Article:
In March of 2010, during an overnight shift in the medical intensive care unit, I was paged to rush to the bedside of a patient being wheeled in with rapidly worsening hypoxemic respiratory failure. The patient was quickly intubated, yet still difficult to oxygenate. The X-ray showed bilateral, patchy infiltrates. Once it was determined these were not due to cardiogenic pulmonary edema – it hit me: Acute Respiratory Distress Syndrome (ARDS). Immediately, I switched the ventilator to low-lung-volume ventilation and increased sedation aggressively with the goal of eliminating all patient resistance to the ventilator. Despite high doses of numerous sedative infusions, the patient continued “bucking the vent.” I paused to consider, “Should I paralyze the patient?” The response to this difficult question varies widely from doctor to doctor.
For over 50 years, the medical literature has described clinical cases of Acute Respiratory Distress Syndrome, however it was not until 1994 that the American-European Consensus Conference on ARDS developed a standard definition:
- Acute onset, bilateral infiltrates on chest radiography,
- Pulmonary-artery wedge pressure of < 19 mm Hg or the absence of clinical
evidence of left atrial hypertension, and
- A ratio of arterial oxygen tension to fraction of inspired oxygen (PaO2:FiO2 200.)
Currently, it is estimated that ARDS occurs in 150,000 patients a year. Despite extensive research, the mortality rate remains high, on the order of 40%. Aside from low-lung-volume ventilation, there is little evidence for other protective therapies, and there is no known pharmacologic therapy that reduces mortality.
In this week’s NEJM, Dr. Laurent Papazian et al. present a randomized, multicenter, double blind, placebo-controlled trial that investigated whether paralyzing a patient early in the course of severe ARDS improves clinical outcomes. Three hundred and forty patients presenting to the intensive care unit with acute onset of ARDS were randomized to receive cisatracurium besylate or placebo for 48 hours.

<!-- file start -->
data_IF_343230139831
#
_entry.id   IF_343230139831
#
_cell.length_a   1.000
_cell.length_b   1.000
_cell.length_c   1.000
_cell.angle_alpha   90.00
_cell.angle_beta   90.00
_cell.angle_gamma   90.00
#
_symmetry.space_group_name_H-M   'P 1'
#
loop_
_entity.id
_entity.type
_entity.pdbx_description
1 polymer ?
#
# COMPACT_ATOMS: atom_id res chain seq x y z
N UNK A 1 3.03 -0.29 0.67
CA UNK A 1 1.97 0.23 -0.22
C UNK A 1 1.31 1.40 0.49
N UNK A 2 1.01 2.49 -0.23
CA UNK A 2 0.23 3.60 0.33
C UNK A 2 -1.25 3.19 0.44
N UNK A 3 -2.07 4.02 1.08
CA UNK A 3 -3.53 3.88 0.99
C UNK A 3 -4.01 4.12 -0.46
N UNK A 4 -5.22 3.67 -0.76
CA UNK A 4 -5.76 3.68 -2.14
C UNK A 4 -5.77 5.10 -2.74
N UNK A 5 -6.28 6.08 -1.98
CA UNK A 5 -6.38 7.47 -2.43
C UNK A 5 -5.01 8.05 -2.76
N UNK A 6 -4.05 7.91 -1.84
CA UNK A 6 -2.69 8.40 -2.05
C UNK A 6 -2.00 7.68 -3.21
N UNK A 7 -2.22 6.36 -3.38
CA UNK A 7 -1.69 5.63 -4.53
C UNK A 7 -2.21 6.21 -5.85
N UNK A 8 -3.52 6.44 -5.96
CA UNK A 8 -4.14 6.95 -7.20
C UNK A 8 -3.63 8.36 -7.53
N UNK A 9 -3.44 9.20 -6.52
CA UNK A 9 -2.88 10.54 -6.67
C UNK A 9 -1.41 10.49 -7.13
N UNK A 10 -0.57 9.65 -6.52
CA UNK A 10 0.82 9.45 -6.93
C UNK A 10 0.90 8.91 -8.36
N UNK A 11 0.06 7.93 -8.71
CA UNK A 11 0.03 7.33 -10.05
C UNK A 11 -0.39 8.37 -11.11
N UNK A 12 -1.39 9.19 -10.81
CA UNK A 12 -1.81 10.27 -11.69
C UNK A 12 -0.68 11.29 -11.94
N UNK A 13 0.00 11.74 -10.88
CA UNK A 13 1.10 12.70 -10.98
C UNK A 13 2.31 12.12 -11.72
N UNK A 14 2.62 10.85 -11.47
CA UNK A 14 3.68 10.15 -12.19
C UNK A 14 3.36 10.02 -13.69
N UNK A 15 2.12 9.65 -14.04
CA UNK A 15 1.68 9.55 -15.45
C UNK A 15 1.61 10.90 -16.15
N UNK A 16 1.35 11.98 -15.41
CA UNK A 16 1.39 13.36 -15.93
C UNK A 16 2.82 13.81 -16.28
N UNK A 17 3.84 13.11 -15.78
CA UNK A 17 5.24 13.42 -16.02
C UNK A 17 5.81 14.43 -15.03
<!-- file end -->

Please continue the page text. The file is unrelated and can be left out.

Jeffrey Drazen, editor-in-chief of the NEJM, and a pulmonary and critical care specialist, commented on why this particular therapy is of interest.
“ARDS is very common and often difficult to treat at the beginning of a patient’s illness,” says Dr. Drazen. “Upon intubation, getting the patient to synchronize with the ventilator is often a challenge. This dyssynchrony may cause barotrauma and suboptimal ventilation, which in turn may contribute to the patient doing poorly.”
In Papazian’s analysis, the study sample was not large enough to detect a statistically significant difference between the crude 90-day mortality rate of the cisatracurium goup and the placebo group. However, when the results were adjusted for the pre-specified covariates of baseline PaO2:FiO2, Simplified Acute Physiology II score, and plateau pressure, an intriguing finding emerged. In patients with a PaO2:FiO2 of less than 120, the mortality rate was 30.8% in the cisatracurium group versus 44.6% in the control group (P=0.04) – a 30% mortality rate reduction. Additionally, the cisatracurium group had more ventilator-free days and no increased incidence of ICU-acquired paresis.
In Dr. Arthur Slutsky’s editorial, he notes the potential paradigm shift that this article could bring from our present “less-is-more” attitude towards critical care: less ventilation to avoid ventilator induced lung injury, fewer blood transfusions, less sedation. Even the practice of rigorous blood sugar control in critically ill patients is now debated. Slutsky speculates on various potential mechanisms that may explain the benefit of neuromuscular blockade, but feels that more evidence will be needed to substantiate the alluring idea of having a pharmacologic intervention for patients with ARDS.
As with several other therapies – such as prone positioning, high oscillation ventilation, and extracorporeal ventilation – that are variably used in ARDS, more studies will be needed to determine if the use of cisatracurium and other neuromuscular blockers can reliably provide a benefit to ARDS patients. In the meanwhile, we are left with the ongoing question: Aside from low lung volume ventilation, what more can we consistently do for ARDS patients to lessen the dramatically high mortality rate?